Workplace Stress and How to Cope With ItMarch 7, 2020 0 By Anthony Ekanem
Stress has been defined as the reaction people have to excessive pressures or other types of demand placed on them. Most of us acknowledge that stress is an inescapable part of life in our modern-day society. It is in the home, the school, and the workplace. Workplace stress management is becoming a buzz word of a sort, as more and more organisations are now seeking ways to cope with workplace stressors as employers have a legal duty to protect their employees from work-related stress by embarking on effective risk assessment in that regard.
Workplace Stress Defined
The Health and Safety Executive has defined workplace stress as “a harmful reaction that people have to undue pressures and demands placed on them at work”. There is an important distinction here between pressure, which can be positive if managed properly, and stress, which can be detrimental to health.
Stress in the workplace can be positive stress that results in greater productivity or negative stress that reduces productivity. Our above definition does not say that stress in the workplace is a reaction to pressure but excessive pressure. It is when stressors are too demanding, exerting too much pressure on the individual, that they become negative. Workplace stress that is harmful in nature is intense, continued or repeated.
Employees feel stress when they cannot cope with pressures and other issues that are beyond their control. Employers should match work demands to employees’ skills, knowledge and experience. For example, employees can get stressed if they feel they don’t have the necessary skills or time to meet tight deadlines. Providing necessary planning, training and support can reduce pressure on employees and bring stress levels down significantly.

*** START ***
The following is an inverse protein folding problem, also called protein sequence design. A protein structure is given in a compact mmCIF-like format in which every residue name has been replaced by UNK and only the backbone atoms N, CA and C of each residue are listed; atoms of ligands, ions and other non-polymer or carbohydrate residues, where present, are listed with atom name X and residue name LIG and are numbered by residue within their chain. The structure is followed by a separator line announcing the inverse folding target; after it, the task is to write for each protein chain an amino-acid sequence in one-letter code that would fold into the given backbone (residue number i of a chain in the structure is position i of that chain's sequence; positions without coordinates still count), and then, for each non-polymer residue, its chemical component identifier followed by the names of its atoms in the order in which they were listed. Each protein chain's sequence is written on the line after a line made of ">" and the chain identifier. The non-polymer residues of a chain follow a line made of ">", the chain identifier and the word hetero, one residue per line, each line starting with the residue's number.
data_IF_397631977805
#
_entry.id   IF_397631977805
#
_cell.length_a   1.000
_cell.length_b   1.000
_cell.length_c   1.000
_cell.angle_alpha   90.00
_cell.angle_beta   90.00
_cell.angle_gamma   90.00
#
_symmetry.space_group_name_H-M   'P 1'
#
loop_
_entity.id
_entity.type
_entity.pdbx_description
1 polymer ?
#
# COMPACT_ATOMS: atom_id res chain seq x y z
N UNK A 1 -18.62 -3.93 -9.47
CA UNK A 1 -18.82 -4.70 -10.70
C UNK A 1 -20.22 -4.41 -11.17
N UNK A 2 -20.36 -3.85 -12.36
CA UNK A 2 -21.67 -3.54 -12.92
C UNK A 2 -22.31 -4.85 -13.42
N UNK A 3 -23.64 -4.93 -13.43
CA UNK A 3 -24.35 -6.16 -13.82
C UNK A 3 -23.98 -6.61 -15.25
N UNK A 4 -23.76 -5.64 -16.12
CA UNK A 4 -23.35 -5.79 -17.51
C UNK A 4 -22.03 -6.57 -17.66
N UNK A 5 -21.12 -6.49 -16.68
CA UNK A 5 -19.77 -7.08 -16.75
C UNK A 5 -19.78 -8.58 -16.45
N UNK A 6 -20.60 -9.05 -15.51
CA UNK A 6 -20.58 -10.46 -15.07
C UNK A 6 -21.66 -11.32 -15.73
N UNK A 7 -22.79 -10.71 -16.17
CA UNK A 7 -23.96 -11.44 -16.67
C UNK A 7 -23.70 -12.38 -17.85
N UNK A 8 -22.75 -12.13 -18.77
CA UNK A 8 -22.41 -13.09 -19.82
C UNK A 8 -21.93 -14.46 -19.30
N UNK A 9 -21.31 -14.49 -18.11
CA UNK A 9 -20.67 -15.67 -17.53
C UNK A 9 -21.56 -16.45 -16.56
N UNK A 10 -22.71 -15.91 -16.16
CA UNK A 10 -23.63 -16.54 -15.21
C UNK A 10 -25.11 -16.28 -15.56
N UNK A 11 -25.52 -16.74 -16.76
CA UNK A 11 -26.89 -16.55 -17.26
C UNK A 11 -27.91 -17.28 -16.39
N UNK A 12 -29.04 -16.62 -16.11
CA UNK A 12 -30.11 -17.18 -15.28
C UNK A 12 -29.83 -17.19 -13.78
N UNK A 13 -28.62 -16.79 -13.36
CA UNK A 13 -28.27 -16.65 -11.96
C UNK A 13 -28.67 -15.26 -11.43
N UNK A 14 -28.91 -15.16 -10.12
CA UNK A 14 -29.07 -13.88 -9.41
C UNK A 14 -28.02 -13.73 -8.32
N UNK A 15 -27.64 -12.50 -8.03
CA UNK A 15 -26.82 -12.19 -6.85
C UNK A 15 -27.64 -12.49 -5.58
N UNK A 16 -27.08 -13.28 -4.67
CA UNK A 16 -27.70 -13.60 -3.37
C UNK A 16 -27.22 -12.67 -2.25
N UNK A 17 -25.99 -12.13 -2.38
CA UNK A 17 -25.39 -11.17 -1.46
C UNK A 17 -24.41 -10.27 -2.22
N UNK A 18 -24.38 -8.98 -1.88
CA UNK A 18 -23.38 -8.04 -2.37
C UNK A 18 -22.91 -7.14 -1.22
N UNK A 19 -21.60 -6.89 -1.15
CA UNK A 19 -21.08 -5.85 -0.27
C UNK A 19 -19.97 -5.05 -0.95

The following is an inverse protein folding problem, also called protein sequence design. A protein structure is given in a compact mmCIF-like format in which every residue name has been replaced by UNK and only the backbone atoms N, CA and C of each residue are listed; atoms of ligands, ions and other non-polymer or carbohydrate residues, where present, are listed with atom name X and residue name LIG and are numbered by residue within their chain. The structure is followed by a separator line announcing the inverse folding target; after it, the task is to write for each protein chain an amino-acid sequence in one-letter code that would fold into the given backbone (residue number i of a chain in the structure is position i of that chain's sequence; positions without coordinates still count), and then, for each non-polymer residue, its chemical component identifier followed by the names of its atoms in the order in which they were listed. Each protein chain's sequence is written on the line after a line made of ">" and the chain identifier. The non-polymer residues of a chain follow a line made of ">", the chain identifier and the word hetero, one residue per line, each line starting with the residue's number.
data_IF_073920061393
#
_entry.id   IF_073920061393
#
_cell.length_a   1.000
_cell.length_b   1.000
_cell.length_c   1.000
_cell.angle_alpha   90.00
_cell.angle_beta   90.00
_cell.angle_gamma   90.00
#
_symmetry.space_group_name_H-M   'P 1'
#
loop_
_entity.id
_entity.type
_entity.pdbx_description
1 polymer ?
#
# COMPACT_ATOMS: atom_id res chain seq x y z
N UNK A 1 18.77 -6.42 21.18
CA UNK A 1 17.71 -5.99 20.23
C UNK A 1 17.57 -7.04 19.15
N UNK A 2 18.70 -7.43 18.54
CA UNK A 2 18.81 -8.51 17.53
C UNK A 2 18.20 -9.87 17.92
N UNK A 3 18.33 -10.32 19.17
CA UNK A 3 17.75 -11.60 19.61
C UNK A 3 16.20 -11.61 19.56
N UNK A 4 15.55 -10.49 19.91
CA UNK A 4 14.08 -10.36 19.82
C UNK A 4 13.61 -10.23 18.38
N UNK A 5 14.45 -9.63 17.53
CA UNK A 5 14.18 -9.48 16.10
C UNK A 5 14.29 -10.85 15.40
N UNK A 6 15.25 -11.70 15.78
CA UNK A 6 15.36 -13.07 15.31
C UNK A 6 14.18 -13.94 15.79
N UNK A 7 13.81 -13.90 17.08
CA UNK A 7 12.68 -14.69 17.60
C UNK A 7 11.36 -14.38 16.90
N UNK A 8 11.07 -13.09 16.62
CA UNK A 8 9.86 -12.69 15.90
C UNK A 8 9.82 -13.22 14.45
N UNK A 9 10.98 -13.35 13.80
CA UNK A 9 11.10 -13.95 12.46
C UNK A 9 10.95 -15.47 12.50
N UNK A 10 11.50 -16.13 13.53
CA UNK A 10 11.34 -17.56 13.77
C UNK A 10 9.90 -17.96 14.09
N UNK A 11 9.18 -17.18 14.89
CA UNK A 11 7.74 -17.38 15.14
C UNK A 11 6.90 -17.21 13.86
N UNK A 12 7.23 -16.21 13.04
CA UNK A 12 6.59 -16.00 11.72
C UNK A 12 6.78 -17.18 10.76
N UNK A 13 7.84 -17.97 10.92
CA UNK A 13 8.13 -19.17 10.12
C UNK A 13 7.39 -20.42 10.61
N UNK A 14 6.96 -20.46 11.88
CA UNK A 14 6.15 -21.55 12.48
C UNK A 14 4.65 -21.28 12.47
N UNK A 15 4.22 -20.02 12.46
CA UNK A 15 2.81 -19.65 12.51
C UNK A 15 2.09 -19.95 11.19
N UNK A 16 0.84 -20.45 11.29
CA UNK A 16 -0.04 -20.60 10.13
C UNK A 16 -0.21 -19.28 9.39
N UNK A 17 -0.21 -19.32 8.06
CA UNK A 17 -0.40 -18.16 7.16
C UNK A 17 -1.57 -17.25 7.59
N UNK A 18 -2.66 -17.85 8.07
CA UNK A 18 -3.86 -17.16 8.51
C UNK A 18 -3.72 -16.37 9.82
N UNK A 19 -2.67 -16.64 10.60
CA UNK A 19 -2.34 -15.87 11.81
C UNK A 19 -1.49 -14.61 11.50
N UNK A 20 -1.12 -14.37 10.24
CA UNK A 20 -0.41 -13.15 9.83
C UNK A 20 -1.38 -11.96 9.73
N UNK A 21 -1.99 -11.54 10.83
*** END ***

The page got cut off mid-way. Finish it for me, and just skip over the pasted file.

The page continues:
Stress affects people differently. What stresses one individual may not necessarily stress another. Factors such as skills and experience, age or disability can all affect the way an employee can cope with work-related stress.
Signs of Stress on an Employee
A change in the way an employee acts can be a sign of stress, for example, the employee may:
- take more time off work
- arrive for work late often
- be nervous most of the time
A change in the way an individual thinks or feels can be a sign of stress, for example:
- mood swings
- being withdrawn
- loss of motivation, commitment and confidence
- increased emotional reactions – being more tearful, sensitive or aggressive
- feeling negative
- being indecisive
- feeling isolated
- being unable to concentrate
The employee may act differently, for example:
- eat more or less than usual
- smoke, drink or take drugs ‘to help him or her cope’
- have difficulty sleeping
Causes of Stress at Work
Six major work areas can lead to work-related stress if not properly managed. These are: